FNC Tucker Carlson Immigrant Local Voting

Tucker Carlson kindly invited me back on his Fox News Channel show, Friday, July 20, 2018.

Our topic was San Francisco allowing all residents, regardless of immigration status to vote this November in local school board elections.

According to the elections department, non-citizen voting materials are required to have a notice letting the voter know that any information provided to the department may be obtained by the federal government. 

The ordinance will permit non-citizen voting for the Board of Education elections from November of this year through Nov. 2022. After that, the ordinance will expire and supervisors must vote on whether to adopt an ordinance to continue it. 

To be eligible, a non-citizen voter must be a San Francisco resident, 18 years or older and be a parent, legal guardian or caregiver to a child under the age of 19.

Boston is also considering allowing non-citizens to vote in local elections.

The City Council’s Committee on Government Operations is set to have a hearing on Tuesday to discuss the idea of non-U.S. citizens voting in municipal elections.

The council is looking at ways to make city elections more inclusive, such as allowing foreign-born residents with legal status to vote.

According to a 2015 American Community Survey of the U.S. Census Bureau, immigrants make up 28.5% of the city’s population, or roughly 190,000 people. Boston’s immigrants also paid $116 million in state and local taxes, and spent around $3.4 billion according to a 2015 “Boston by the Numbers” report.

Immigrants with legal status in Boston include legal permanent residents, visa holders and those on temporary protected status or deferred action for childhood arrivals.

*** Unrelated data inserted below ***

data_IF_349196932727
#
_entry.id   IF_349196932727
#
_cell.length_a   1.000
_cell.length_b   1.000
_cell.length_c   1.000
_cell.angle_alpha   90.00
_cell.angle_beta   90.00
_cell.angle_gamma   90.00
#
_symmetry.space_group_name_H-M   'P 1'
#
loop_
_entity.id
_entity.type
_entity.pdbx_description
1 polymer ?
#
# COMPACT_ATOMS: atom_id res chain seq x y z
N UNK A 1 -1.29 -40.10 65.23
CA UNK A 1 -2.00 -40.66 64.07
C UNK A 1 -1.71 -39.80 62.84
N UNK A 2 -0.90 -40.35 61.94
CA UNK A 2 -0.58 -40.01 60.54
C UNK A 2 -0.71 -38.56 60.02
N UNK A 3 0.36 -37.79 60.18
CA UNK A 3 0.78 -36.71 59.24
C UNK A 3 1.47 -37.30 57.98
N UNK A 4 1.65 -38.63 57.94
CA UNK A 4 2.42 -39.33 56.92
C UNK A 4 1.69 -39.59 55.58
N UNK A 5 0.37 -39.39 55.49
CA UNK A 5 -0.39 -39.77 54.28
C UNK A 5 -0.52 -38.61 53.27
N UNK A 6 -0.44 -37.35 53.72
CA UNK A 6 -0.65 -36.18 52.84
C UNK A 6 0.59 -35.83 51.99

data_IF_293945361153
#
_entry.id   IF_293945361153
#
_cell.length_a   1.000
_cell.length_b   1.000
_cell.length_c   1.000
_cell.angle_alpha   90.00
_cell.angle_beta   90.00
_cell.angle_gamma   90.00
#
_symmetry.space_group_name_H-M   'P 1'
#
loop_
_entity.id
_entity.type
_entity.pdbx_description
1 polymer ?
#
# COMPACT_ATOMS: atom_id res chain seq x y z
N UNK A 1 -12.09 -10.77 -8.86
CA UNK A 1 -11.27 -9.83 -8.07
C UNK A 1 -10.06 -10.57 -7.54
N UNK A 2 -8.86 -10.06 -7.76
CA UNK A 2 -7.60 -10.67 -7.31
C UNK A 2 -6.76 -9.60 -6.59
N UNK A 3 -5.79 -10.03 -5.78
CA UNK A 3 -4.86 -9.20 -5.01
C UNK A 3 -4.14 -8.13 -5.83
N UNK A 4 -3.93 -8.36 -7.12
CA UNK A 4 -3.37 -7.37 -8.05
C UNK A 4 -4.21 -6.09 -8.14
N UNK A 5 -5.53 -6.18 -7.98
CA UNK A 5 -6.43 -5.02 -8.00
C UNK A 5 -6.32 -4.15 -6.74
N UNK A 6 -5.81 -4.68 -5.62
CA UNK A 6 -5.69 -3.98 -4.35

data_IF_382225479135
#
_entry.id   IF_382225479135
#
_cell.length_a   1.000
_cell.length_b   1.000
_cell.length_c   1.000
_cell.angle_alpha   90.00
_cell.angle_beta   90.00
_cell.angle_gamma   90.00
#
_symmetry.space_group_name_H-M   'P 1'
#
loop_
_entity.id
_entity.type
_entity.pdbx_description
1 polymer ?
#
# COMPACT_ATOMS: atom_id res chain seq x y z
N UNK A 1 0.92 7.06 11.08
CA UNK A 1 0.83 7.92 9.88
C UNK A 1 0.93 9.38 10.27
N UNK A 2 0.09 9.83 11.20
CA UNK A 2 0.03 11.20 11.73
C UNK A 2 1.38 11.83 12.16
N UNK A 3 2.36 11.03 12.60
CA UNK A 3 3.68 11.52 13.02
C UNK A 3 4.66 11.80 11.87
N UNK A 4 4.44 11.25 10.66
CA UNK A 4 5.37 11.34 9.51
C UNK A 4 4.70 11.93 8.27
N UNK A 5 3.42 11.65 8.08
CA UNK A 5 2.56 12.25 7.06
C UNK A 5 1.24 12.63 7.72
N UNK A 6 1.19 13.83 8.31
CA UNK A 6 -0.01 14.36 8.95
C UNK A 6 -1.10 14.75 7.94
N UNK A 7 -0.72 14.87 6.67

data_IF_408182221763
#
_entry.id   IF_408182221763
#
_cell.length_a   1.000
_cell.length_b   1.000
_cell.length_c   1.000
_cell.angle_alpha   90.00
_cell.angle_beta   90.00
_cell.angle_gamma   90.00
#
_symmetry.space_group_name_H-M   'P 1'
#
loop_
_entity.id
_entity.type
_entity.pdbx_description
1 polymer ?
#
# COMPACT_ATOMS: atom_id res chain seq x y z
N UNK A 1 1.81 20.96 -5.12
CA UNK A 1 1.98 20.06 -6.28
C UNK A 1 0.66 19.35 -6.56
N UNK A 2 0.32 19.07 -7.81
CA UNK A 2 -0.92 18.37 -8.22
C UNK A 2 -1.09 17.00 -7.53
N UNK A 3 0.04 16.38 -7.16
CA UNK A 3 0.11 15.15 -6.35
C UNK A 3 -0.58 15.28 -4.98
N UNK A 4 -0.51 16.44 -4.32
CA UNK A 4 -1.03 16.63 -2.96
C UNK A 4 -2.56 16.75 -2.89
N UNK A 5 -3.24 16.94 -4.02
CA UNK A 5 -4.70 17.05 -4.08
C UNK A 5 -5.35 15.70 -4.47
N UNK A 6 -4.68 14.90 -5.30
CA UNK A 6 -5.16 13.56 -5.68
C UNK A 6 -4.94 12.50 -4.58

Studies show kids have far better educational outcomes when parents are involved.

School and parent/family/community partnerships are associated with positive effects on student outcomes, e.g., higher levels of achievement as measured by standardized test scores; factual, conceptual, critical, and attitudinal aspects of learning

Finally, few people vote in local elections.

voter turnout across neighborhoods corresponds with the distribution of race and income, with whiter and wealthier neighborhoods …showing high turnout

Watch the full segment here:

Ethan Explains California Proposition 54

Ethan Explains California Proposition 54

This is number 4 of 17 California statewide ballot initiatives on the ballot this year. Here I talk about Proposition 54, the Public Display of Legislative Bills Prior to Vote proposition.

If we learned anything from the Affordable Care Act, it is that we need our legislators to actually look at legislation and make it available to the public for review. Before the vote. With enough time to actually read it.

Prop 54 requires that after a bill is finalized, a 72 hour period pass with the legislation posted online for public review.

Seems pretty logical that both we and the legislators have a chance to review legislation before a vote, doesn’t it?

The only people against this must like backroom dirty deals to sneak things past the public.

I say vote YES on Proposition 54.

Tune in to The Ethan Bearman Show weekdays from noon to 2pm on KGO 810 – www.kgoradio.com